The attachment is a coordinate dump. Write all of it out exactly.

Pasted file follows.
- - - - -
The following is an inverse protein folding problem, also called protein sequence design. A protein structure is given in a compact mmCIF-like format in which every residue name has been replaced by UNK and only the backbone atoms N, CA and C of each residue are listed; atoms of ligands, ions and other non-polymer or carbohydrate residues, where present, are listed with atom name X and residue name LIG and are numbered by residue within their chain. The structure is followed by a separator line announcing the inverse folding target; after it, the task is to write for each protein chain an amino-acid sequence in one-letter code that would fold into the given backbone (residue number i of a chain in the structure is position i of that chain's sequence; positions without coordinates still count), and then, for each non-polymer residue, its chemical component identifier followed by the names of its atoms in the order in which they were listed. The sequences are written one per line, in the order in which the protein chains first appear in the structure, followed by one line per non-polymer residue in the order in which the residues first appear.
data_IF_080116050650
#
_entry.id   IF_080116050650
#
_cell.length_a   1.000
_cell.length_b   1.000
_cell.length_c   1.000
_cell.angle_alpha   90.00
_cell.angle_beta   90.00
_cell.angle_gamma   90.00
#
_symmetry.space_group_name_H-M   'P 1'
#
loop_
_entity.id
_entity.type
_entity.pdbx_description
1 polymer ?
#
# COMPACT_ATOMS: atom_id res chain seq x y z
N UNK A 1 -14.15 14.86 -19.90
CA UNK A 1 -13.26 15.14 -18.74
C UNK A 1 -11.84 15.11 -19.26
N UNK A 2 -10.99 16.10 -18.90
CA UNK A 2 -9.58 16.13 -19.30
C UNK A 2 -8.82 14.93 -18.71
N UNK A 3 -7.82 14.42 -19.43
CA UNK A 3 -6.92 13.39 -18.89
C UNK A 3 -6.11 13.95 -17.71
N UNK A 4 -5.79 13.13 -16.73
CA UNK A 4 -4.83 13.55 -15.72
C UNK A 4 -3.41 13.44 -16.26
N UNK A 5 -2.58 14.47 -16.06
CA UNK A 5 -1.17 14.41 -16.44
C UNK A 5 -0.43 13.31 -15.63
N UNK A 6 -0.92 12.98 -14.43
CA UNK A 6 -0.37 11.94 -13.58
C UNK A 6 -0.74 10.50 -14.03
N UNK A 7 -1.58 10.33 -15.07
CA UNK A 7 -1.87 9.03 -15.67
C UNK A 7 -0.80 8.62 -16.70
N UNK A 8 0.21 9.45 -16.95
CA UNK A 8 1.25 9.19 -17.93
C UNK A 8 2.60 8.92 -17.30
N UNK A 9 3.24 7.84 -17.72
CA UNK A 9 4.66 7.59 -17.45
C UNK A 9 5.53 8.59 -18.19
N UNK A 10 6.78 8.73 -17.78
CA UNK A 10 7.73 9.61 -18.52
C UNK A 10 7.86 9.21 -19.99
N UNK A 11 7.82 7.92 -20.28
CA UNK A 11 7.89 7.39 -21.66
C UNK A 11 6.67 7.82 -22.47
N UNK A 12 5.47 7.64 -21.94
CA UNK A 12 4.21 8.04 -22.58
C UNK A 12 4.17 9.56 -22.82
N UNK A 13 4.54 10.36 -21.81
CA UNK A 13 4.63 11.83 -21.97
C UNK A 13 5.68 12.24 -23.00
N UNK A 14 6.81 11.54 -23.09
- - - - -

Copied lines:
The following is an inverse protein folding problem, also called protein sequence design. A protein structure is given in a compact mmCIF-like format in which every residue name has been replaced by UNK and only the backbone atoms N, CA and C of each residue are listed; atoms of ligands, ions and other non-polymer or carbohydrate residues, where present, are listed with atom name X and residue name LIG and are numbered by residue within their chain. The structure is followed by a separator line announcing the inverse folding target; after it, the task is to write for each protein chain an amino-acid sequence in one-letter code that would fold into the given backbone (residue number i of a chain in the structure is position i of that chain's sequence; positions without coordinates still count), and then, for each non-polymer residue, its chemical component identifier followed by the names of its atoms in the order in which they were listed. The sequences are written one per line, in the order in which the protein chains first appear in the structure, followed by one line per non-polymer residue in the order in which the residues first appear.
data_IF_080116050650
#
_entry.id   IF_080116050650
#
_cell.length_a   1.000
_cell.length_b   1.000
_cell.length_c   1.000
_cell.angle_alpha   90.00
_cell.angle_beta   90.00
_cell.angle_gamma   90.00
#
_symmetry.space_group_name_H-M   'P 1'
#
loop_
_entity.id
_entity.type
_entity.pdbx_description
1 polymer ?
#
# COMPACT_ATOMS: atom_id res chain seq x y z
N UNK A 1 -14.15 14.86 -19.90
CA UNK A 1 -13.26 15.14 -18.74
C UNK A 1 -11.84 15.11 -19.26
N UNK A 2 -10.99 16.10 -18.90
CA UNK A 2 -9.58 16.13 -19.30
C UNK A 2 -8.82 14.93 -18.71
N UNK A 3 -7.82 14.42 -19.43
CA UNK A 3 -6.92 13.39 -18.89
C UNK A 3 -6.11 13.95 -17.71
N UNK A 4 -5.79 13.13 -16.73
CA UNK A 4 -4.83 13.55 -15.72
C UNK A 4 -3.41 13.44 -16.26
N UNK A 5 -2.58 14.47 -16.06
CA UNK A 5 -1.17 14.41 -16.44
C UNK A 5 -0.43 13.31 -15.63
N UNK A 6 -0.92 12.98 -14.43
CA UNK A 6 -0.37 11.94 -13.58
C UNK A 6 -0.74 10.50 -14.03
N UNK A 7 -1.58 10.33 -15.07
CA UNK A 7 -1.87 9.03 -15.67
C UNK A 7 -0.80 8.62 -16.70
N UNK A 8 0.21 9.45 -16.95
CA UNK A 8 1.25 9.19 -17.93
C UNK A 8 2.60 8.92 -17.30
N UNK A 9 3.24 7.84 -17.72
CA UNK A 9 4.66 7.59 -17.45
C UNK A 9 5.53 8.59 -18.19
N UNK A 10 6.78 8.73 -17.78
CA UNK A 10 7.73 9.61 -18.52
C UNK A 10 7.86 9.21 -19.99
N UNK A 11 7.82 7.92 -20.28
CA UNK A 11 7.89 7.39 -21.66
C UNK A 11 6.67 7.82 -22.47
N UNK A 12 5.47 7.64 -21.94
CA UNK A 12 4.21 8.04 -22.58
C UNK A 12 4.17 9.56 -22.82
N UNK A 13 4.54 10.36 -21.81
CA UNK A 13 4.63 11.83 -21.97
C UNK A 13 5.68 12.24 -23.00
N UNK A 14 6.81 11.54 -23.09